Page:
Rugby world eagerly awaits the Lions tour of Australia
THE long-awaited selection of the 37 British and Irish Lions players has finally been announced.
It has certainly focused everyone's attention on their trip to Hong Kong and Australia.
I know it has for me, and brought back some wonderful memories.
And I think it is no coincidence that the form of the Aussie Super Rugby teams has risen significantly this year.
Having the Lions tour in 2013 has focused minds and driven desire and performance across Aussie Super Rugby.
Our squads have an eight-three winning record over Super Rugby-leading Kiwi teams, for example.
Playing the BILs
The opportunity to play against the BILs has been on many people's minds for some time now - most significantly, administrators, marketers, coaches and players.
I know for a fact that many professional players have structured their contracts around playing against the Lions.
It is, as we know, a once-in-every-twelve-year opportunity.
But it's not only at the top level - many country-based players have also had this tour on their radar because of the potential to play in the Lions tour game against a combined QLD/NSW country team in Newcastle on June 11.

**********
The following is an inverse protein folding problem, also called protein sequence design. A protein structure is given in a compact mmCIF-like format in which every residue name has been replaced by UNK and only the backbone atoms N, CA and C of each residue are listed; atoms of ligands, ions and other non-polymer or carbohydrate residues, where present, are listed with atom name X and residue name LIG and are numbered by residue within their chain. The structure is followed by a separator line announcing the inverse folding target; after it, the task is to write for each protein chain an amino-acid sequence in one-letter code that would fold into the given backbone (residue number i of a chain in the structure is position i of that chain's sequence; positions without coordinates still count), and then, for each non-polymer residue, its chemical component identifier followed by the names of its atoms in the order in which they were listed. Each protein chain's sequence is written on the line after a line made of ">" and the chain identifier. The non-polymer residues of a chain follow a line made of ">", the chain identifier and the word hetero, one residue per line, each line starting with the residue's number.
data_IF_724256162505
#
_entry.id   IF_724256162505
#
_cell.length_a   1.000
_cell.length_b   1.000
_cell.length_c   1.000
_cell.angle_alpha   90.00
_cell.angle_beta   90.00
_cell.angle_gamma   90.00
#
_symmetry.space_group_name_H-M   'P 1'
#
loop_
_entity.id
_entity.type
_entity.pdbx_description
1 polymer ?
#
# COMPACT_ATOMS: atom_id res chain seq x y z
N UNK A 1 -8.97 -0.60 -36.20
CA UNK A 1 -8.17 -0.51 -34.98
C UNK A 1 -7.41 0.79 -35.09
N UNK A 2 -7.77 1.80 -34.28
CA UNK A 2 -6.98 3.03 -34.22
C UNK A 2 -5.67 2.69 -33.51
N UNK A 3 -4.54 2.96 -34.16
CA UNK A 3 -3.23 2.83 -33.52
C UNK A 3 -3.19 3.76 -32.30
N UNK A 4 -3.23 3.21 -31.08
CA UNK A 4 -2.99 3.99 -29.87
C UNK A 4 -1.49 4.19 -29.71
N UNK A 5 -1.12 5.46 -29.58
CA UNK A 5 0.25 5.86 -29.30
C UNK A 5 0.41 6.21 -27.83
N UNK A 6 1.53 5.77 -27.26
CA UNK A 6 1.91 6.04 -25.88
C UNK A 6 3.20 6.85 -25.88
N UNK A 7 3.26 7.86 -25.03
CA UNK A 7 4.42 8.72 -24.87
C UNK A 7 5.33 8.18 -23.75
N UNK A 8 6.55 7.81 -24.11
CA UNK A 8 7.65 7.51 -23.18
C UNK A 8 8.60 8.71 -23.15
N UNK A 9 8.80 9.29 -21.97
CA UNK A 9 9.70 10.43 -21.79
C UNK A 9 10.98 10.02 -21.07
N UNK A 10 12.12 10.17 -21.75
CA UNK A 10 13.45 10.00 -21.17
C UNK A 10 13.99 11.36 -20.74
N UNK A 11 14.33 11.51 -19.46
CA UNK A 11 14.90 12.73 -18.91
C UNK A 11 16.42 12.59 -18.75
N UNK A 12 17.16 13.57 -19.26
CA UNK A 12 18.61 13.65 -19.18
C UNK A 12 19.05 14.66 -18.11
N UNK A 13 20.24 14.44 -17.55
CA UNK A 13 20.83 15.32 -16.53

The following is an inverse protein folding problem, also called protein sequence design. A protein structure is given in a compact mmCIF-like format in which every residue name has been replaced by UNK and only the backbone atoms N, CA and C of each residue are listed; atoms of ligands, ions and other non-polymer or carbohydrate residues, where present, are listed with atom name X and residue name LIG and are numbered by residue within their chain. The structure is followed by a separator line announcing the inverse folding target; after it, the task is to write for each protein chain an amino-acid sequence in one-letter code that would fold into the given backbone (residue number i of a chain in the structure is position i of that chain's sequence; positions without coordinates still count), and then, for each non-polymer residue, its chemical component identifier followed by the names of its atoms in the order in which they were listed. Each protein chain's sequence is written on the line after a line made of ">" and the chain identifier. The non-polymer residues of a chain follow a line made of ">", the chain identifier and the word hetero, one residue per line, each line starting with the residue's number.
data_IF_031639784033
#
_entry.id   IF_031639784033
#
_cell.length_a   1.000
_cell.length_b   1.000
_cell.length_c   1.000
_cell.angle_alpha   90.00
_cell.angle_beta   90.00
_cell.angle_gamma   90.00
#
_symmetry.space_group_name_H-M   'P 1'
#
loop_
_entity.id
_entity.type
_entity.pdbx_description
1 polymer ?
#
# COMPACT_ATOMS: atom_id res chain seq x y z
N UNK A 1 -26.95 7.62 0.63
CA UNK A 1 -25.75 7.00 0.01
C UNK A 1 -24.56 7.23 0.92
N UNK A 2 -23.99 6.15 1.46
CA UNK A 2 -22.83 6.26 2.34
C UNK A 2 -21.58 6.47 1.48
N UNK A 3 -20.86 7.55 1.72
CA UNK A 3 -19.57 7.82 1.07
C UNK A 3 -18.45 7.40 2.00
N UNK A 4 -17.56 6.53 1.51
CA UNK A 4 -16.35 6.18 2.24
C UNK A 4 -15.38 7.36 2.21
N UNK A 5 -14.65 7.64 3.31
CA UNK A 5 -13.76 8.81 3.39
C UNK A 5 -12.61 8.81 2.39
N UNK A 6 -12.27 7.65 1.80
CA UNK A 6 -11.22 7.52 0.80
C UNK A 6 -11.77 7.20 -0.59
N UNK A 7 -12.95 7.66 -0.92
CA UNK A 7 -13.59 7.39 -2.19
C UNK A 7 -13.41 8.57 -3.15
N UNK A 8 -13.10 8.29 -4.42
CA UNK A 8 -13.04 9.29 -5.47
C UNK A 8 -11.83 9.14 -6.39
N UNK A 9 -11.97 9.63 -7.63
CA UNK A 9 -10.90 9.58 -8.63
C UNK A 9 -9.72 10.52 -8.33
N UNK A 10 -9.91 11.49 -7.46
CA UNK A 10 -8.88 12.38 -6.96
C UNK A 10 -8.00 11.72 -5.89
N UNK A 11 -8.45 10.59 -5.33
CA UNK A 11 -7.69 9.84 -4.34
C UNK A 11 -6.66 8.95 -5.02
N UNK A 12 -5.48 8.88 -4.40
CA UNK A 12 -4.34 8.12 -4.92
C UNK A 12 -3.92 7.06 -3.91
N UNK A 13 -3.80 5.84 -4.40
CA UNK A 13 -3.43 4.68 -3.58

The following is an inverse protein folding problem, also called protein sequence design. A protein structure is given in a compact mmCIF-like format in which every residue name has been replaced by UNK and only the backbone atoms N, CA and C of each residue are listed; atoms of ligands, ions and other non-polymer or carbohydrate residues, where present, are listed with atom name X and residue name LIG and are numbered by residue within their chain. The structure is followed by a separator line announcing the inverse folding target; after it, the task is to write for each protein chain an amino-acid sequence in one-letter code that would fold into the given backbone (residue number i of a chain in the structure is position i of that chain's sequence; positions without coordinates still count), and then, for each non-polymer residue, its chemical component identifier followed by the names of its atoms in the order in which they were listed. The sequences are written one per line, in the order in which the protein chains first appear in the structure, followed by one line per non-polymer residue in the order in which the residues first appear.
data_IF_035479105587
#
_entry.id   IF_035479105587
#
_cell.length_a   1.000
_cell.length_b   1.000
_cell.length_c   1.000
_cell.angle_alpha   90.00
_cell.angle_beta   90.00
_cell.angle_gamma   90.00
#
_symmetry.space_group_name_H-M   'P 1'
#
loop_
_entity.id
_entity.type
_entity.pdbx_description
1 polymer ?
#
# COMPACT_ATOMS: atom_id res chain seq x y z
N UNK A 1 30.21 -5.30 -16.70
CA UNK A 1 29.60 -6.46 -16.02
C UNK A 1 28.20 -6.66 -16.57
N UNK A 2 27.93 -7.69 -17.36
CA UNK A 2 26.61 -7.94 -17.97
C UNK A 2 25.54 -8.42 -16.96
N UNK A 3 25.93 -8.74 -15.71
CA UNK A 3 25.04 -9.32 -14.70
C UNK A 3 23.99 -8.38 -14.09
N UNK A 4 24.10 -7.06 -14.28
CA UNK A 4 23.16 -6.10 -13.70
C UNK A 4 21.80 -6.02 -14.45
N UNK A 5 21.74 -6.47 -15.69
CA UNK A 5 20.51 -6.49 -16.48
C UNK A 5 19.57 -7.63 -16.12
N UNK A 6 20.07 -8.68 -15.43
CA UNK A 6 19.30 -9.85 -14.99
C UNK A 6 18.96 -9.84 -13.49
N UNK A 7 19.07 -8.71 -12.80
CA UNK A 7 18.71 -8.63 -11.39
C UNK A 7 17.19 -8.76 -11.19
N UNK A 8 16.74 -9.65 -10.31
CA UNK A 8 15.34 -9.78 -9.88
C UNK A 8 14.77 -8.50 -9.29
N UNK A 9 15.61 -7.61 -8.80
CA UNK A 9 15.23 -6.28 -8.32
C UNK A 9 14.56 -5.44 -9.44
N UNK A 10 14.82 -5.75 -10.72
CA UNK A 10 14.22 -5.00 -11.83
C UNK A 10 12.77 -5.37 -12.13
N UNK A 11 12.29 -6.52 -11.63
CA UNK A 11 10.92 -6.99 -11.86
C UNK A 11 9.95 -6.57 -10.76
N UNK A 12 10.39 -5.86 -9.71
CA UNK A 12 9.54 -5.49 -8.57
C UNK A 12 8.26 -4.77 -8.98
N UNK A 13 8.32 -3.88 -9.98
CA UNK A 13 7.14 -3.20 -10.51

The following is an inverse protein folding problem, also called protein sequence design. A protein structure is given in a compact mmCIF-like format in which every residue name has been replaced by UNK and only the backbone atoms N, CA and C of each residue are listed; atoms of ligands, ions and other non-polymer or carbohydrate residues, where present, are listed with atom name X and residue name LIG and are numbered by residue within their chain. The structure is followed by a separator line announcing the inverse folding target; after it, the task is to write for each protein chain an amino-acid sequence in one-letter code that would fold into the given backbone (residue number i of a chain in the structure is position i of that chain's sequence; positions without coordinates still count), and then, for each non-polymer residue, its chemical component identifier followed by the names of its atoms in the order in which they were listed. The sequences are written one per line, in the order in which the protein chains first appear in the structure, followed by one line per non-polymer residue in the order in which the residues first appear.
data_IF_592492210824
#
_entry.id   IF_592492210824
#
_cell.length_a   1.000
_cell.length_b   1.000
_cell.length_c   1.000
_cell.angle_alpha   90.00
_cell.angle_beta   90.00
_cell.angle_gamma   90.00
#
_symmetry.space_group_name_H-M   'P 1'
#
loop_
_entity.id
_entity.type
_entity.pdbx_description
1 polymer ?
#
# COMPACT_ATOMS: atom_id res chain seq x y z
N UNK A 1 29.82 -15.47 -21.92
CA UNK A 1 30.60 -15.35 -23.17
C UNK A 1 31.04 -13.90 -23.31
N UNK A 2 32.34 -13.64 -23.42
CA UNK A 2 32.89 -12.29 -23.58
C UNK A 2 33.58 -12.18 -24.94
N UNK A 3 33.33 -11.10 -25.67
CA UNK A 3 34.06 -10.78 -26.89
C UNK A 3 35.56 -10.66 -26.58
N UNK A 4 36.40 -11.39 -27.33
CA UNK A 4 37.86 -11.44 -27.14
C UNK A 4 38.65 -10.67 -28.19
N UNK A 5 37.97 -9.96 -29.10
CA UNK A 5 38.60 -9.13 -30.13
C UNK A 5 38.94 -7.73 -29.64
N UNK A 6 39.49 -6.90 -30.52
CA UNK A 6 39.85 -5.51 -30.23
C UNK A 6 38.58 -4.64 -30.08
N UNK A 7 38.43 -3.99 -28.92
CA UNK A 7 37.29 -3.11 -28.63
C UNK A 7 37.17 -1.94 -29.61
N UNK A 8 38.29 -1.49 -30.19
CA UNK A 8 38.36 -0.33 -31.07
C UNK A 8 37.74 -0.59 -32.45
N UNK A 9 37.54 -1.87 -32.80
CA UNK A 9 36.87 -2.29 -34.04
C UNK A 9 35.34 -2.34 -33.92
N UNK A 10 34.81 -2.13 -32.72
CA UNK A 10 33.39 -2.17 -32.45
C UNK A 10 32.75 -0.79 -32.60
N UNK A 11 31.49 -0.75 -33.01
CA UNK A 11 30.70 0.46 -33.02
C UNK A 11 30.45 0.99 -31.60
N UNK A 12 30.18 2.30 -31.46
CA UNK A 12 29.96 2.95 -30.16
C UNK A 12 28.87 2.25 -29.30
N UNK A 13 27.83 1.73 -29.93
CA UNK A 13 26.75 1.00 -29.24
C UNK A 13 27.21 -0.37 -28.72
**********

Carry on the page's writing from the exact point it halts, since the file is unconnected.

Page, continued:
That's another reason why I'm very excited by the structure of the Lions visit.
It's a true tour, taking in the major cities and teams, and offers the country a go in the biggest thing to hit this country in 12 years. And that's good for the code, right across the country.
So, what will it be like playing against the BILs?
In a recent interview, Wallaby coach Dingo Deans, offered: "The best insight we had of what it's going to be like was that final Six Nations fixture. It was brutal, relentless for 80 minutes," Deans said.
And I most definitely agree.
As I've mentioned briefly before, I was lucky enough to play against the BILs on their 1989 tour.
Queensland played them in a close loss (15, 12). And I remember it to this day.
It is a career experience I cherish as a true test of my ability and that of my fellow Reds' players.
I finished the game with 15 stiches across my right eye (a scar that is still visible to this day), and just laid in the shed for hours after the game, unable to move due to fatigue and pain. It was simply the most oppressive, tiring, brutal, and exhausting 80 minutes of my career.
I played against all major rugby nations, whether for Queensland or the Wallabies, toured NZ with the Wallabies even (a very tough examination of one's mental and physical capabilities), and nothing came close to that afternoon at Ballymore in 1998.
The guys should be careful what they wish for!
Only joking, of course.
I remember during the game, at around the 30-minute mark of the first half, just thinking "this is bloody awesome, it doesn't get much better that this!"
For the players lucky enough to get the chance, win, lose or draw, it will be the toughest test of their individual and collective ability and a wonderful career experience they will never forget.